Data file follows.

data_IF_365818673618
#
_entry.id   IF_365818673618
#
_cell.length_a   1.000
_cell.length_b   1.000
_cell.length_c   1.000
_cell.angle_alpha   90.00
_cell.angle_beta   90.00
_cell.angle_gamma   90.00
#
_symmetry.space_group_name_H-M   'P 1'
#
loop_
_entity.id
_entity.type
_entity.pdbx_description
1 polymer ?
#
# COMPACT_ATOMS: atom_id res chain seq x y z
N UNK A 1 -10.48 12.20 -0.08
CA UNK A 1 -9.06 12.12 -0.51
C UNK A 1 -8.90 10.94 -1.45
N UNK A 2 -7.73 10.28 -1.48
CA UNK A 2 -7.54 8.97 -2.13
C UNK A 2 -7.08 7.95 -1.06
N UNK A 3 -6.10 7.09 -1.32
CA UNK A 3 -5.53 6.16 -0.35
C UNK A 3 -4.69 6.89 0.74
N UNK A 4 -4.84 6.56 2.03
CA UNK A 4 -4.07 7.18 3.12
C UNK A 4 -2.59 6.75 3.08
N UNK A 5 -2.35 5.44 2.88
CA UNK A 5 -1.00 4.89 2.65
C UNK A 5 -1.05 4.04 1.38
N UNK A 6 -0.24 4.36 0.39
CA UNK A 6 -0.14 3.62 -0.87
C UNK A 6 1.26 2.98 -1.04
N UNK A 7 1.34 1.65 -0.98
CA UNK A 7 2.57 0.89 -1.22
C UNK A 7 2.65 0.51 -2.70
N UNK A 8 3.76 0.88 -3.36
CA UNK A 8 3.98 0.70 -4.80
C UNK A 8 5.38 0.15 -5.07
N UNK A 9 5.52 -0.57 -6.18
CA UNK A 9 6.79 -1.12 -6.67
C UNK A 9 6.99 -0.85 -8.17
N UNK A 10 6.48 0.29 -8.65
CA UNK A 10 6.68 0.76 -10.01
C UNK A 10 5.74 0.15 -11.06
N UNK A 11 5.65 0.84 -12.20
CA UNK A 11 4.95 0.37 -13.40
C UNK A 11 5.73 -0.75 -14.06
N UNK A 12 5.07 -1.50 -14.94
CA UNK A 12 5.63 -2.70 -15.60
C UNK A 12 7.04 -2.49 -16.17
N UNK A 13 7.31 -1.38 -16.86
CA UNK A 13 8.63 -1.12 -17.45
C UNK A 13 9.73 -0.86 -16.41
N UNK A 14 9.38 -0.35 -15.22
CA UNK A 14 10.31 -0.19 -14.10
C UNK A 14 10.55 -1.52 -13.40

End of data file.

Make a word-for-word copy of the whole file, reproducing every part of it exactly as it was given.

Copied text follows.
data_IF_365818673618
#
_entry.id   IF_365818673618
#
_cell.length_a   1.000
_cell.length_b   1.000
_cell.length_c   1.000
_cell.angle_alpha   90.00
_cell.angle_beta   90.00
_cell.angle_gamma   90.00
#
_symmetry.space_group_name_H-M   'P 1'
#
loop_
_entity.id
_entity.type
_entity.pdbx_description
1 polymer ?
#
# COMPACT_ATOMS: atom_id res chain seq x y z
N UNK A 1 -10.48 12.20 -0.08
CA UNK A 1 -9.06 12.12 -0.51
C UNK A 1 -8.90 10.94 -1.45
N UNK A 2 -7.73 10.28 -1.48
CA UNK A 2 -7.54 8.97 -2.13
C UNK A 2 -7.08 7.95 -1.06
N UNK A 3 -6.10 7.09 -1.32
CA UNK A 3 -5.53 6.16 -0.35
C UNK A 3 -4.69 6.89 0.74
N UNK A 4 -4.84 6.56 2.03
CA UNK A 4 -4.07 7.18 3.12
C UNK A 4 -2.59 6.75 3.08
N UNK A 5 -2.35 5.44 2.88
CA UNK A 5 -1.00 4.89 2.65
C UNK A 5 -1.05 4.04 1.38
N UNK A 6 -0.24 4.36 0.39
CA UNK A 6 -0.14 3.62 -0.87
C UNK A 6 1.26 2.98 -1.04
N UNK A 7 1.34 1.65 -0.98
CA UNK A 7 2.57 0.89 -1.22
C UNK A 7 2.65 0.51 -2.70
N UNK A 8 3.76 0.88 -3.36
CA UNK A 8 3.98 0.70 -4.80
C UNK A 8 5.38 0.15 -5.07
N UNK A 9 5.52 -0.57 -6.18
CA UNK A 9 6.79 -1.12 -6.67
C UNK A 9 6.99 -0.85 -8.17
N UNK A 10 6.48 0.29 -8.65
CA UNK A 10 6.68 0.76 -10.01
C UNK A 10 5.74 0.15 -11.06
N UNK A 11 5.65 0.84 -12.20
CA UNK A 11 4.95 0.37 -13.40
C UNK A 11 5.73 -0.75 -14.06
N UNK A 12 5.07 -1.50 -14.94
CA UNK A 12 5.63 -2.70 -15.60
C UNK A 12 7.04 -2.49 -16.17
N UNK A 13 7.31 -1.38 -16.86
CA UNK A 13 8.63 -1.12 -17.45
C UNK A 13 9.73 -0.86 -16.41
N UNK A 14 9.38 -0.35 -15.22
CA UNK A 14 10.31 -0.19 -14.10
C UNK A 14 10.55 -1.52 -13.40